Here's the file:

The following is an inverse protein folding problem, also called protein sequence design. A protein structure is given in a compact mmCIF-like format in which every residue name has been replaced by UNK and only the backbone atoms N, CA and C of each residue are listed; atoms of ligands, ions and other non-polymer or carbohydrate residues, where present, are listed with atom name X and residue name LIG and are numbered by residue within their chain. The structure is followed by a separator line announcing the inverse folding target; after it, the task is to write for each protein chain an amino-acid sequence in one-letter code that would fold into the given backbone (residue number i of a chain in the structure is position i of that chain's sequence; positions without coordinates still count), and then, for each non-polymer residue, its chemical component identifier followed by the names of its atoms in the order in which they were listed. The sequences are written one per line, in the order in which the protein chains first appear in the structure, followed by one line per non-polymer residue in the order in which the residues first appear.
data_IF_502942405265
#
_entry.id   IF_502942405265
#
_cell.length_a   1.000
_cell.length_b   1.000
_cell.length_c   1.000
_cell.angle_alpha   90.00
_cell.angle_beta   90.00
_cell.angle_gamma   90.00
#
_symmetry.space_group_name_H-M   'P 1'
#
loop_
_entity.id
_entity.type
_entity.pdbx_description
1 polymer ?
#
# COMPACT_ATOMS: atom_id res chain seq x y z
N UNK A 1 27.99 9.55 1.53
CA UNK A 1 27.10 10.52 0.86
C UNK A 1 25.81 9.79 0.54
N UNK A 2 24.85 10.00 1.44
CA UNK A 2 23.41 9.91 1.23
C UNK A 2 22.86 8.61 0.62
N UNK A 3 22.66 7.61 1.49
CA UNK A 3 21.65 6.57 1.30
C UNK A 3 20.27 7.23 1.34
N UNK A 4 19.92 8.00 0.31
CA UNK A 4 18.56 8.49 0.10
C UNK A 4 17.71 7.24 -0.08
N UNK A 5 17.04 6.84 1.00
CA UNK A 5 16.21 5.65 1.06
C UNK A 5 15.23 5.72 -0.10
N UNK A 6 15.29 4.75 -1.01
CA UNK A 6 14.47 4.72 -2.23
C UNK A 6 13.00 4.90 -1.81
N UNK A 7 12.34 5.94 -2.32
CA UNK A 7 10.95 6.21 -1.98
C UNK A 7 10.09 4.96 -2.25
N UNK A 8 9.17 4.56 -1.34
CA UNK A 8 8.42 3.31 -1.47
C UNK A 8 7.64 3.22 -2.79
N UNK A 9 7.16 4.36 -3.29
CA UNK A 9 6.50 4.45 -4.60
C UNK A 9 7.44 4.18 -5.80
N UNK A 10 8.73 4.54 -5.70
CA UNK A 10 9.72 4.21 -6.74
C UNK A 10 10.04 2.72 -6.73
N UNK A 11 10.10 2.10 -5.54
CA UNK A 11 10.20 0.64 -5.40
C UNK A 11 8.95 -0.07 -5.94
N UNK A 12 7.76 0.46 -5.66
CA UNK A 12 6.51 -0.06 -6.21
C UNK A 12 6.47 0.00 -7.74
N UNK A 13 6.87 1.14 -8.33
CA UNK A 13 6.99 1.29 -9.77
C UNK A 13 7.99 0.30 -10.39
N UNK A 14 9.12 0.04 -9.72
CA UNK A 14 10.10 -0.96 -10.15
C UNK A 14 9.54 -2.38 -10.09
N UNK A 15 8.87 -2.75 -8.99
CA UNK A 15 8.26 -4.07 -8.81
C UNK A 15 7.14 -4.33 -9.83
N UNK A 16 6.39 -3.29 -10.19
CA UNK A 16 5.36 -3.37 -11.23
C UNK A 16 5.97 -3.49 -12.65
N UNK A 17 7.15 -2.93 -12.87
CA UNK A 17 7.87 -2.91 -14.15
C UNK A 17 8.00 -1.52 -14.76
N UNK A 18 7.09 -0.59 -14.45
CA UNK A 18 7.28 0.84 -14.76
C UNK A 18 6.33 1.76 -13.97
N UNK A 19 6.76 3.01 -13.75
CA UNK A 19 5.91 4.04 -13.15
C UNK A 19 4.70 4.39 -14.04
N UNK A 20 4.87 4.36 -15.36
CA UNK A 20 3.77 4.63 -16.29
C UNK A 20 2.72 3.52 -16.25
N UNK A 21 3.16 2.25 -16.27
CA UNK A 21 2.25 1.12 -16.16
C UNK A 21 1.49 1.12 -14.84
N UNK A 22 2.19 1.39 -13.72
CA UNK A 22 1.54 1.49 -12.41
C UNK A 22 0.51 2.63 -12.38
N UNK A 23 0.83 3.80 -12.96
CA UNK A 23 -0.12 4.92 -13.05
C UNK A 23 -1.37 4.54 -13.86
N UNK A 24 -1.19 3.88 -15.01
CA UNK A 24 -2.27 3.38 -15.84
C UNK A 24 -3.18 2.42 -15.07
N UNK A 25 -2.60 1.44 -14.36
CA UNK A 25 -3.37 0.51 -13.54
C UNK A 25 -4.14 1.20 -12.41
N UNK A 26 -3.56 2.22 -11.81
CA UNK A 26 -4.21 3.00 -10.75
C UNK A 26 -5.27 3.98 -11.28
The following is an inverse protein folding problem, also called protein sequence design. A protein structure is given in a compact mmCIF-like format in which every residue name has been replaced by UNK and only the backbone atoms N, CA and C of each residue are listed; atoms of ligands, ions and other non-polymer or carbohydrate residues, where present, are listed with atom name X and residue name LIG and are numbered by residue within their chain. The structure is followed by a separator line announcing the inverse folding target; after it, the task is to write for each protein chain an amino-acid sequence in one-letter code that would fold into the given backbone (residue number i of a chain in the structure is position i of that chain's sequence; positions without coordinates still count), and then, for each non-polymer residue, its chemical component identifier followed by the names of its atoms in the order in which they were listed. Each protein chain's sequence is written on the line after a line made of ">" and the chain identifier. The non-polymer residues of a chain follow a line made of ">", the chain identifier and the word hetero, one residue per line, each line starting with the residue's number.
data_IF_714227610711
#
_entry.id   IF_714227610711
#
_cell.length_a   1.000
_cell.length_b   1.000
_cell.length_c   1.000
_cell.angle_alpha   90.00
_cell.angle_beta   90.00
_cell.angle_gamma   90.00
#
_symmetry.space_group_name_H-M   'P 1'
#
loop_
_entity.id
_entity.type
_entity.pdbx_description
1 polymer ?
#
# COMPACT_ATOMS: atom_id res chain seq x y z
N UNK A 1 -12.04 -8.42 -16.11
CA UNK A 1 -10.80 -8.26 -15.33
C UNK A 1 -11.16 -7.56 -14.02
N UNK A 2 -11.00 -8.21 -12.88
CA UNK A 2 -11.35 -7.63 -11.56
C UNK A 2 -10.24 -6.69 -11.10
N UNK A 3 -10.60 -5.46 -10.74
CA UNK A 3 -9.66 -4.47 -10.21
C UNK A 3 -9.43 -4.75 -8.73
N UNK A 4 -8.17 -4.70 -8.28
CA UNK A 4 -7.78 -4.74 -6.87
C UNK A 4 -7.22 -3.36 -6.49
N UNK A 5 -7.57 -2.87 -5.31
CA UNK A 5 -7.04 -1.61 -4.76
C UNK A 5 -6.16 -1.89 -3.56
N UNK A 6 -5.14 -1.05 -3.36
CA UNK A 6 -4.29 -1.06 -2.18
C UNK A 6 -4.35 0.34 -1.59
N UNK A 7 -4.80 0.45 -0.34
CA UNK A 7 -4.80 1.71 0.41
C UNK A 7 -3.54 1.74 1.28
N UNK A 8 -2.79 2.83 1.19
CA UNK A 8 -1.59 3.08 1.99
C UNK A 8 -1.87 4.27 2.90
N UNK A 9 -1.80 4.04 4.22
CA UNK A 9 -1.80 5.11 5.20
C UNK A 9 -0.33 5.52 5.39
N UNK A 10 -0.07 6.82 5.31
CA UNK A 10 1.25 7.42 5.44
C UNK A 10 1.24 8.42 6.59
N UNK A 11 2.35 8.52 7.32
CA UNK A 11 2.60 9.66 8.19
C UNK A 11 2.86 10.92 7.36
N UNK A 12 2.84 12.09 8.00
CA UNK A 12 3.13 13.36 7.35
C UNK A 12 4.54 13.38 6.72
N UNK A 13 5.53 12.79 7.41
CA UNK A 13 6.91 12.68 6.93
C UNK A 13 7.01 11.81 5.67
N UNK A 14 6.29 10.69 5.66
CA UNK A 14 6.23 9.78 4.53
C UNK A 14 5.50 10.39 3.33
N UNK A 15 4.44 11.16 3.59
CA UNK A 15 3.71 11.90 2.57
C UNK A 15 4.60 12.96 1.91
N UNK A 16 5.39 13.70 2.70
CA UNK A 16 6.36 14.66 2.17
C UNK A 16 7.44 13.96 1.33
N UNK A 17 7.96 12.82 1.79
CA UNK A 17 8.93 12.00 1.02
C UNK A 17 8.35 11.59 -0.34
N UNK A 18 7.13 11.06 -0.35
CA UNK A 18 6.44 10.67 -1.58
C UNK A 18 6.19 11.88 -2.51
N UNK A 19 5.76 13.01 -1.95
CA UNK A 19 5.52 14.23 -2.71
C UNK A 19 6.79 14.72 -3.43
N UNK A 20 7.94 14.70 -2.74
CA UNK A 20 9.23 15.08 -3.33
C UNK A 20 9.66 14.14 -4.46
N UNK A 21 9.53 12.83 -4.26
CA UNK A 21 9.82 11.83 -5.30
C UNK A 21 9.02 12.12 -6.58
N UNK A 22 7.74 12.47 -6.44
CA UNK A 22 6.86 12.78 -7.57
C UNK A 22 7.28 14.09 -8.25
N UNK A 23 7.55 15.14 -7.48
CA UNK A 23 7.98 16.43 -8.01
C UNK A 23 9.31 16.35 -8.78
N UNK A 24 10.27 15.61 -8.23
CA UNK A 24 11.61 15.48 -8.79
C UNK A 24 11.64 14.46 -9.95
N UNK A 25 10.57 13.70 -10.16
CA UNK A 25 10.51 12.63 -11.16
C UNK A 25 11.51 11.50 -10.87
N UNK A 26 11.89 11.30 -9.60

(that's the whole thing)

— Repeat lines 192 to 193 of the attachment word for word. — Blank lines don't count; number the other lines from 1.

C UNK A 24 11.64 14.46 -9.95
N UNK A 25 10.57 13.70 -10.16